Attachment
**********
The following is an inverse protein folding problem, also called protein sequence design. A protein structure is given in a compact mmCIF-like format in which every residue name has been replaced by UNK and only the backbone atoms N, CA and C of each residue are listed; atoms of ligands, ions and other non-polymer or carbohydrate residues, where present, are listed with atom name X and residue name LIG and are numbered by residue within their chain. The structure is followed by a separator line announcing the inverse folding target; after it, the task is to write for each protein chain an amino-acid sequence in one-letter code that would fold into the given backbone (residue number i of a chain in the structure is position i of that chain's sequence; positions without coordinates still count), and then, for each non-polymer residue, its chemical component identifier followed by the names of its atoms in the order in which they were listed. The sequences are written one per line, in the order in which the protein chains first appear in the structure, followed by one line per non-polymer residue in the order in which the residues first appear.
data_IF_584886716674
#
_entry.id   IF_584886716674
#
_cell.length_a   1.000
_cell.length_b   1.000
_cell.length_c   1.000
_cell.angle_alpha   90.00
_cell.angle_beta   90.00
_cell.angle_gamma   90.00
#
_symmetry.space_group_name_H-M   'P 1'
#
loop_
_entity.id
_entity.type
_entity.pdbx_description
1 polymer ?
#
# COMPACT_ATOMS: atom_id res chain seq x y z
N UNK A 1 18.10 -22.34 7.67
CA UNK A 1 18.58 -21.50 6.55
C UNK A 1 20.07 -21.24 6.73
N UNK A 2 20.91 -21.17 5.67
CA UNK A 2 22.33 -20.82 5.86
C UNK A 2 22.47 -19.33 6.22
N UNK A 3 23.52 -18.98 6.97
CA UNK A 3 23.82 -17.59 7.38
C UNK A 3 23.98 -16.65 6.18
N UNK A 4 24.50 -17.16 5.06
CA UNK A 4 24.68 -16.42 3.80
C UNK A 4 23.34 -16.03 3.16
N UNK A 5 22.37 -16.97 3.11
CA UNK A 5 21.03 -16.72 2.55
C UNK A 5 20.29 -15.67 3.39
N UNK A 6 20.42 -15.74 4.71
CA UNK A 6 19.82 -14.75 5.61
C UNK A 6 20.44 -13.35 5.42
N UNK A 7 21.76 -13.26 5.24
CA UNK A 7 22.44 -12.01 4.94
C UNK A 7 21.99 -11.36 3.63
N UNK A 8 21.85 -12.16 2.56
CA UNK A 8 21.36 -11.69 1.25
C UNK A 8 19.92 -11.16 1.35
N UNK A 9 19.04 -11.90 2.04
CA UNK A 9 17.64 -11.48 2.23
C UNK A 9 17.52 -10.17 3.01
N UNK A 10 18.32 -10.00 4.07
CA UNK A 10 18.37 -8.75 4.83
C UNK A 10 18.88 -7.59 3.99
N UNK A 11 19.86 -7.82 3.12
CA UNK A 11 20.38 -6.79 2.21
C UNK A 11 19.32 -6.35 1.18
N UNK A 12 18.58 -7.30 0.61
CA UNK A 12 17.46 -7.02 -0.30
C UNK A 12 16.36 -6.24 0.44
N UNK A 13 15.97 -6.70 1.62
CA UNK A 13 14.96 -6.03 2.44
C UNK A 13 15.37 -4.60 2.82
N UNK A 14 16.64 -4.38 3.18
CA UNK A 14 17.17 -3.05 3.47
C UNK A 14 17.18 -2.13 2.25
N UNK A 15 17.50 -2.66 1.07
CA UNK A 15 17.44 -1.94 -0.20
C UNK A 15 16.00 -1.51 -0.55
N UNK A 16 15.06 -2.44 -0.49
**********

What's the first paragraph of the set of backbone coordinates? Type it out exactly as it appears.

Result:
The following is an inverse protein folding problem, also called protein sequence design. A protein structure is given in a compact mmCIF-like format in which every residue name has been replaced by UNK and only the backbone atoms N, CA and C of each residue are listed; atoms of ligands, ions and other non-polymer or carbohydrate residues, where present, are listed with atom name X and residue name LIG and are numbered by residue within their chain. The structure is followed by a separator line announcing the inverse folding target; after it, the task is to write for each protein chain an amino-acid sequence in one-letter code that would fold into the given backbone (residue number i of a chain in the structure is position i of that chain's sequence; positions without coordinates still count), and then, for each non-polymer residue, its chemical component identifier followed by the names of its atoms in the order in which they were listed. The sequences are written one per line, in the order in which the protein chains first appear in the structure, followed by one line per non-polymer residue in the order in which the residues first appear.